During the Crusades of the 11th Century, the Knights of St John received instruction in first-aid treatment from Arab and Greek doctors. The Knights of St John then acted as the first emergency workers, treating soldiers on both sides of the war of the battlefield and bringing in the wounded to nearby tents for further treatment. The concept of ambulance service started in Europe with the Knights of St John, at the same time it had also become common practice for small rewards to be paid to soldiers who carried the wounded bodies of other soldiers in for medical treatment.

The Surgeon-in-Chief of the French Grand Army, "Baron Dominiquie Larrey" created the first official army medical corp. in 1792. Trained attendants with equipment moved out from the field hospitals to give first-aid to the wounded on the battlefield and/or carried them back by stretcher, hand-carts and wagons to the field hospitals.

Medicine in ancient Egypt

Medicine in ancient Egypt was but one aspect of an advanced civilization. It was not practiced by witch doctors as in primitive tribes, with mixture of magic, herbal remedy, and superstitious beliefs. This was acknowledged by Homer in the Odyssey:

"In Egypt, the men are more skilled in Medicine than any of human kind".

Sovereigns from foreign lands have frequently appealed to pharaohs to send them their physicians. A wall painting in a Thebean grave of the 18th dynasty (1400 BC) depicts "Nebamun", scribe and physician of the king, receiving a Syrian prince paying him for his services in gifts. According to Herodotus, King Cyrus of Persia has requested Amasis (Ahmose II of the 26th dynasty, 560 BC) to send him the most skilful of all the Egyptian eye-doctors.

MEDICAL PAPYRI

Some kind of medicine was already practiced in Egypt in the earliest prehistoric days, (the use of malachite as an eye paint in the Badarian age - around 4000 BC, and the same use of galena in predynastic times). The oldest yet discovered papyrus is the "Kahun Gynecology Papyrus", dating back to 1825 BC, during the reign of Amnemhat III. It describes methods of diagnosing pregnancy and the sex of the fetus, toothache during pregnancy, diseases of women, as well as feminine drugs, pastes and vaginal applications.

The most famous and elaborate papyri are the "Edwin Smith Papyrus" (1600 BC) and the "Ebers papyrus", which refers to King Den (1st dynasty, 3000 BC), suggesting a much earlier origin. The Edwin Smith Papyrus is 5 meters long, and is chiefly concerned with surgery. It described 48 surgical cases of wounds of the head, neck, shoulders, breast and chest. Unfortunately, the scribe who copied it did not proceed further from the thorax, and it ended abruptly in the middle of a sentence. The papyrus listed the manifestations, followed by prescriptions to every individual case. It included a vast experience in fractures that can only be acquired at a site where accidents were extremely numerous, as during the building of the pyramids. The Ebers Papyrus is a huge roll of more than 20 meters long and 30 cm wide. It is chiefly an internal medicine reference, as well as diseases of the eye, skin, extremities, gynecology and some surgical diseases. Anatomical and physiological terminology are also included. For treatment of those diseases, 877 recipes and 400 drugs were described.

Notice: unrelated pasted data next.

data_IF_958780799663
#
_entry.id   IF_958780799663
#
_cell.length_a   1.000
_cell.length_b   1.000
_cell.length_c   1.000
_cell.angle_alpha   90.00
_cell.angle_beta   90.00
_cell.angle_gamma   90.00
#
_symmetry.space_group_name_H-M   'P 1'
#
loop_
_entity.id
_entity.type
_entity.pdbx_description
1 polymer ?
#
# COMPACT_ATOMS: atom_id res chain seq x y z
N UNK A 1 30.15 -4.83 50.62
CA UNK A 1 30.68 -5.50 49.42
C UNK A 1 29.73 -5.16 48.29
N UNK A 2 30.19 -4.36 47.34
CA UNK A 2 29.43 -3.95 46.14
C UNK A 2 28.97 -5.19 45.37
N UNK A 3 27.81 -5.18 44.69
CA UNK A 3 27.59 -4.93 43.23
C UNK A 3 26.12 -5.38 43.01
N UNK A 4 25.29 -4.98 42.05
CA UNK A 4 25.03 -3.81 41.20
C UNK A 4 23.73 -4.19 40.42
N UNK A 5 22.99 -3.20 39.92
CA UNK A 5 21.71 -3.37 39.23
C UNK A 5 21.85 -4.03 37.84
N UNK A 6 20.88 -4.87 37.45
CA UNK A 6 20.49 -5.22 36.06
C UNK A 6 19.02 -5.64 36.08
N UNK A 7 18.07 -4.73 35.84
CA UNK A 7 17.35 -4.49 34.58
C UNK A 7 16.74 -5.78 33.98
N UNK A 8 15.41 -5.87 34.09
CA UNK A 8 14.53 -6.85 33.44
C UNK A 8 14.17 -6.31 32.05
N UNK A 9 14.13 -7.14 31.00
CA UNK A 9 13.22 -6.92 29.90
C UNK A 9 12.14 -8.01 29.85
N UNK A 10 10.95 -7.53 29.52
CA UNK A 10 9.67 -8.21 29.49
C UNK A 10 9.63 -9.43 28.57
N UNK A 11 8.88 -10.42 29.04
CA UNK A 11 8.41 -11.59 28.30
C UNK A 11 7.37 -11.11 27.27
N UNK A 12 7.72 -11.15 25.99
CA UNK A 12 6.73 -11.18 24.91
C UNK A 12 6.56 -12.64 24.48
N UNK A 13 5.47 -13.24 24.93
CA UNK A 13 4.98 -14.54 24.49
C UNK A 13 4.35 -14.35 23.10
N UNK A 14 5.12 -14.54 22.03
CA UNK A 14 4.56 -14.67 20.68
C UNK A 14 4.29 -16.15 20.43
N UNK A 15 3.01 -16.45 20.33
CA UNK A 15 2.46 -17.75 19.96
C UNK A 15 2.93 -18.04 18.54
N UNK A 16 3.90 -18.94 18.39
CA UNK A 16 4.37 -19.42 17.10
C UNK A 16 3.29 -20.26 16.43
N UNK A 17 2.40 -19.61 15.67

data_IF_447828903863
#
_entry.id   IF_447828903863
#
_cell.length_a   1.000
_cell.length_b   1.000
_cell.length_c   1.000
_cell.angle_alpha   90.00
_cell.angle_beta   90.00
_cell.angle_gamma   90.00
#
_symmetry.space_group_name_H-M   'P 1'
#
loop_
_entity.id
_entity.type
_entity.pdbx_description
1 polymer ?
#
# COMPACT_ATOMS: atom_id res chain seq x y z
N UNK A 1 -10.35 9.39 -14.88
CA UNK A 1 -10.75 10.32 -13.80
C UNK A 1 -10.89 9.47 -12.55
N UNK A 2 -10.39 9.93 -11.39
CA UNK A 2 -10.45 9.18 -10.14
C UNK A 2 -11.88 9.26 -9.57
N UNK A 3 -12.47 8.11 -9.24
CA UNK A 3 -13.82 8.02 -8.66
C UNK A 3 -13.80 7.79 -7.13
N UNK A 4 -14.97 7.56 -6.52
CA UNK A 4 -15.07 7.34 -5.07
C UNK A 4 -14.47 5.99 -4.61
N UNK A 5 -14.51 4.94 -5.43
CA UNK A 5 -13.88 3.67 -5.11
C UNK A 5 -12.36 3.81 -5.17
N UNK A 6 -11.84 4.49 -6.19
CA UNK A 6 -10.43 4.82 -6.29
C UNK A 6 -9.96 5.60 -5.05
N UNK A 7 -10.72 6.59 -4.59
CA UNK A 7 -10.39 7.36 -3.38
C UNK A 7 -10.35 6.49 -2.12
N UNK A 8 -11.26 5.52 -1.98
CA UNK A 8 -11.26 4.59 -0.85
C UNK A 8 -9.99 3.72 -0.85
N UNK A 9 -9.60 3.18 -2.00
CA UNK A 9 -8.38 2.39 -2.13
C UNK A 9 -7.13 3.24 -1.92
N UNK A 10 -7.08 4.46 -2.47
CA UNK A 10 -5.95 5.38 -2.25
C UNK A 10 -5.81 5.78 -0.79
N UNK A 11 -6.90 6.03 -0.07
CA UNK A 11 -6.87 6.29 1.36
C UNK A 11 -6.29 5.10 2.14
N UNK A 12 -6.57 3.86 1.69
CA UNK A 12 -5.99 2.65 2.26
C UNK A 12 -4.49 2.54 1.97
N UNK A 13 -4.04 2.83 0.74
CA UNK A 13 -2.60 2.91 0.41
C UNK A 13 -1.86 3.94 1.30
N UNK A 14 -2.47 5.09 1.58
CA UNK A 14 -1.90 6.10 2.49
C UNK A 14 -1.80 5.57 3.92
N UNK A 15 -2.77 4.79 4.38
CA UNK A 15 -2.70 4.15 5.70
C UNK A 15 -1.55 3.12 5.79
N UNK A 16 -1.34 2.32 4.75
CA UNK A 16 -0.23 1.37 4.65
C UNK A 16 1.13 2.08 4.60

THE CAUSES OF DISEASES, ANATOMY AND PHYSIOLOGY

The human body was believed to be born in a healthy state, and could not fall ill or die except through the influence of a foreign agent. In case of wounds or intestinal worms, that agent was visible and the treatment prescribed was hence rational. As they were not aware of microbiology, internal diseases were thought to be due to an occult force attributed to evil gods, a divine punishment or magical procedures. The physician was obliged to neutralize this evil before turning into actual treatment.

Despite such limitation in their knowledge of the causes of diseases, their study of anatomy and physiology was so advanced. No doubt, this was due to their embalming of the dead, when other nations at that time used to burn them. For instance, the process of emptying the skull through the nostrils by means of a long hook could have never been devised without a good knowledge of the anatomy of the head and brain. In our modern medicine, many brain surgeries are nowadays performed through this route. They obtained a good knowledge of the meninges, the cerebrospinal fluid, and the twitches and pulsations, and were aware that the brain was the seat of the body control.

"If thou examines a man having a gaping wound in his head penetrating to the bone, smashing his skull, and rending open the brain of his skull, thou shouldst palpate his wound. Shouldst thou find that smash which in his skull like those corrugations which form in molten copper, and something therein throbbing and fluttering under thy fingers, like the weak place of an infant's crown before it becomes whole- when it has happened there is no throbbing and fluttering under thy fingers until the brain of his skull is rent open and he discharges blood from both his nostrils, and he suffers with stiffness in his neck."

The Ebers Papyrus describes the position of the heart precisely, and illustrates some of its disorders, as dropped beats. Egyptian physicians recognized the heart as the source of blood vessels. They were aware that the blood vessels were hollow, having a mouth which opens to absorb medications, eliminate waste elements, distribute air and body secretions and excretions, in a confusion between blood vessels and other passages, as ureters.

Learn how and why Ancient Rome, Greece and Egypt were invented during Renaissance.